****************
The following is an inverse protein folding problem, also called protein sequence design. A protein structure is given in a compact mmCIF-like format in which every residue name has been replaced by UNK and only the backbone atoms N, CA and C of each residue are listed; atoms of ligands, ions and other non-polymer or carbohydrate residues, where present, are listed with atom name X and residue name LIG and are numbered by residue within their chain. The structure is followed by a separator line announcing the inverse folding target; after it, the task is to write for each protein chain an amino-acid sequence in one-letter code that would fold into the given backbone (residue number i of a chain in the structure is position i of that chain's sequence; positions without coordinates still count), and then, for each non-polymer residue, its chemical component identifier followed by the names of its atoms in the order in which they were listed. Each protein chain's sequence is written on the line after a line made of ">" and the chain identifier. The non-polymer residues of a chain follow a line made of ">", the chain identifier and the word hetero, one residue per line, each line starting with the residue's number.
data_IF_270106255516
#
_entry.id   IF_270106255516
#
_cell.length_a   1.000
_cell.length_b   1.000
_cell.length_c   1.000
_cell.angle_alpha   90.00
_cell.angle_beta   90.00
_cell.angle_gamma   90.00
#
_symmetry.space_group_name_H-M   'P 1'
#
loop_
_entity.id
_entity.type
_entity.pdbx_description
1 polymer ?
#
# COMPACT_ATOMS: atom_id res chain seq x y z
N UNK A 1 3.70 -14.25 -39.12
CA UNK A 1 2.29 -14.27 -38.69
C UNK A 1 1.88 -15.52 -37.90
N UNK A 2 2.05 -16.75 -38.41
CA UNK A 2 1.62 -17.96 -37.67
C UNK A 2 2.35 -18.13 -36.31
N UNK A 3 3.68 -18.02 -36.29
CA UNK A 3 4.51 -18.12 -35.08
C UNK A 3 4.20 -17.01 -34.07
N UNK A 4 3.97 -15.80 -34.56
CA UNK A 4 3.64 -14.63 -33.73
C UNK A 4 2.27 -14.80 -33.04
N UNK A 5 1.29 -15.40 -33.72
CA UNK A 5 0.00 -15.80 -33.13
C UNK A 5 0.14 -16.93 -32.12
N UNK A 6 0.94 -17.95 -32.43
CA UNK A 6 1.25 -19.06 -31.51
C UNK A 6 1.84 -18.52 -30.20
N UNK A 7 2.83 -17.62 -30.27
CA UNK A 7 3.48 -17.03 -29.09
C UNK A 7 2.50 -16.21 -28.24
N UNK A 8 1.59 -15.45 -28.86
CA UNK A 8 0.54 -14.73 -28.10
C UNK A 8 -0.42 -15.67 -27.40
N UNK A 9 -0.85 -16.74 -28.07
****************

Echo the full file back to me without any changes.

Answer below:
The following is an inverse protein folding problem, also called protein sequence design. A protein structure is given in a compact mmCIF-like format in which every residue name has been replaced by UNK and only the backbone atoms N, CA and C of each residue are listed; atoms of ligands, ions and other non-polymer or carbohydrate residues, where present, are listed with atom name X and residue name LIG and are numbered by residue within their chain. The structure is followed by a separator line announcing the inverse folding target; after it, the task is to write for each protein chain an amino-acid sequence in one-letter code that would fold into the given backbone (residue number i of a chain in the structure is position i of that chain's sequence; positions without coordinates still count), and then, for each non-polymer residue, its chemical component identifier followed by the names of its atoms in the order in which they were listed. Each protein chain's sequence is written on the line after a line made of ">" and the chain identifier. The non-polymer residues of a chain follow a line made of ">", the chain identifier and the word hetero, one residue per line, each line starting with the residue's number.
data_IF_270106255516
#
_entry.id   IF_270106255516
#
_cell.length_a   1.000
_cell.length_b   1.000
_cell.length_c   1.000
_cell.angle_alpha   90.00
_cell.angle_beta   90.00
_cell.angle_gamma   90.00
#
_symmetry.space_group_name_H-M   'P 1'
#
loop_
_entity.id
_entity.type
_entity.pdbx_description
1 polymer ?
#
# COMPACT_ATOMS: atom_id res chain seq x y z
N UNK A 1 3.70 -14.25 -39.12
CA UNK A 1 2.29 -14.27 -38.69
C UNK A 1 1.88 -15.52 -37.90
N UNK A 2 2.05 -16.75 -38.41
CA UNK A 2 1.62 -17.96 -37.67
C UNK A 2 2.35 -18.13 -36.31
N UNK A 3 3.68 -18.02 -36.29
CA UNK A 3 4.51 -18.12 -35.08
C UNK A 3 4.20 -17.01 -34.07
N UNK A 4 3.97 -15.80 -34.56
CA UNK A 4 3.64 -14.63 -33.73
C UNK A 4 2.27 -14.80 -33.04
N UNK A 5 1.29 -15.40 -33.72
CA UNK A 5 0.00 -15.80 -33.13
C UNK A 5 0.14 -16.93 -32.12
N UNK A 6 0.94 -17.95 -32.43
CA UNK A 6 1.25 -19.06 -31.51
C UNK A 6 1.84 -18.52 -30.20
N UNK A 7 2.83 -17.62 -30.27
CA UNK A 7 3.48 -17.03 -29.09
C UNK A 7 2.50 -16.21 -28.24
N UNK A 8 1.59 -15.45 -28.86
CA UNK A 8 0.54 -14.73 -28.10
C UNK A 8 -0.42 -15.67 -27.40
N UNK A 9 -0.85 -16.74 -28.07